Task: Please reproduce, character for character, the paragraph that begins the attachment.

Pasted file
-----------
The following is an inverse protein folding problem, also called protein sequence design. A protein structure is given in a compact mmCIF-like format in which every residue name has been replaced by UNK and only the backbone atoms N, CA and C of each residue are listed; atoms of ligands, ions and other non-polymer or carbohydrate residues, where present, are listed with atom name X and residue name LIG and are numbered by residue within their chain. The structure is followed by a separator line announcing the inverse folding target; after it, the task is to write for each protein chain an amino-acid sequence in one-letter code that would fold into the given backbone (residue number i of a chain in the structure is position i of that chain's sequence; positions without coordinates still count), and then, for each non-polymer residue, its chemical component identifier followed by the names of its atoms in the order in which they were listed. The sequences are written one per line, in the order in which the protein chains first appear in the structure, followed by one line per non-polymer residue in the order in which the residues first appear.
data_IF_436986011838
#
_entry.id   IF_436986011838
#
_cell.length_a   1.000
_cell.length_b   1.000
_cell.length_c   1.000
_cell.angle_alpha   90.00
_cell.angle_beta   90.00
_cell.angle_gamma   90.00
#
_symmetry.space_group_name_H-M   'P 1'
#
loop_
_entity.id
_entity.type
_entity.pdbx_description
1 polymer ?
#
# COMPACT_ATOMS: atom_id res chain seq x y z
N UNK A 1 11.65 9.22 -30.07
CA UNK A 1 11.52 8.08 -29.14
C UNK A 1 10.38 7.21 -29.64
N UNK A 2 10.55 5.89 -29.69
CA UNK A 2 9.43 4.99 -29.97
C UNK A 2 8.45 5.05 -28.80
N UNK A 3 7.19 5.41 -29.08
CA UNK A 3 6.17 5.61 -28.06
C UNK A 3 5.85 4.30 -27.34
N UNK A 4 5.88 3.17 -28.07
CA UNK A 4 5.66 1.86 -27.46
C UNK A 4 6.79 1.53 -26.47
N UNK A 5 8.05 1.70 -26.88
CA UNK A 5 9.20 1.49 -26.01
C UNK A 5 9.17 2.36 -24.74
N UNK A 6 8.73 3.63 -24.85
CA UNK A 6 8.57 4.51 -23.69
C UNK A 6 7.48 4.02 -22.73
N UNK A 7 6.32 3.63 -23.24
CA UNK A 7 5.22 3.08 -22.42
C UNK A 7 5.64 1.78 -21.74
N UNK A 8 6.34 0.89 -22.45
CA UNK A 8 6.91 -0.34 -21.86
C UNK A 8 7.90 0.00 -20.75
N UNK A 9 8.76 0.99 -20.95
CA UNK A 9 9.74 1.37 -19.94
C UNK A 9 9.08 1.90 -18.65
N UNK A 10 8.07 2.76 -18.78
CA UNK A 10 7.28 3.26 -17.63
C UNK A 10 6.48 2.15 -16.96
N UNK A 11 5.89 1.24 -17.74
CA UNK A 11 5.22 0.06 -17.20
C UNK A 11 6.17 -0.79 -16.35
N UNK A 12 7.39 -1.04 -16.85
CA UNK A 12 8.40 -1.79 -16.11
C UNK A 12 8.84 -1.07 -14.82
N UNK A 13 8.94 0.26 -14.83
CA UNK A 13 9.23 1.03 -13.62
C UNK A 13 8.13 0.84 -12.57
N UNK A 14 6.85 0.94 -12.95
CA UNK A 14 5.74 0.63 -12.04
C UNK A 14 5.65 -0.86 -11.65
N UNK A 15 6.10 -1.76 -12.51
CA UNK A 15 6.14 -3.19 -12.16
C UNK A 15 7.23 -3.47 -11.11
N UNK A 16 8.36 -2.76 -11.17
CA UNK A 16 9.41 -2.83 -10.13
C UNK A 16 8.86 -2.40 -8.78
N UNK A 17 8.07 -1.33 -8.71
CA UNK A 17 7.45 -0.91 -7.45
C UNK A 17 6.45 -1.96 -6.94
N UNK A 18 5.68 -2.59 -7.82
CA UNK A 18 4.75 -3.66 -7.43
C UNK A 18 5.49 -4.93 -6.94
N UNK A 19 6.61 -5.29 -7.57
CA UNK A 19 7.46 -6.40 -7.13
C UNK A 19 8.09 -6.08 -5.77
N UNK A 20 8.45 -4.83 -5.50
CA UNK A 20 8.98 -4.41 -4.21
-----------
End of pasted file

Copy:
The following is an inverse protein folding problem, also called protein sequence design. A protein structure is given in a compact mmCIF-like format in which every residue name has been replaced by UNK and only the backbone atoms N, CA and C of each residue are listed; atoms of ligands, ions and other non-polymer or carbohydrate residues, where present, are listed with atom name X and residue name LIG and are numbered by residue within their chain. The structure is followed by a separator line announcing the inverse folding target; after it, the task is to write for each protein chain an amino-acid sequence in one-letter code that would fold into the given backbone (residue number i of a chain in the structure is position i of that chain's sequence; positions without coordinates still count), and then, for each non-polymer residue, its chemical component identifier followed by the names of its atoms in the order in which they were listed. The sequences are written one per line, in the order in which the protein chains first appear in the structure, followed by one line per non-polymer residue in the order in which the residues first appear.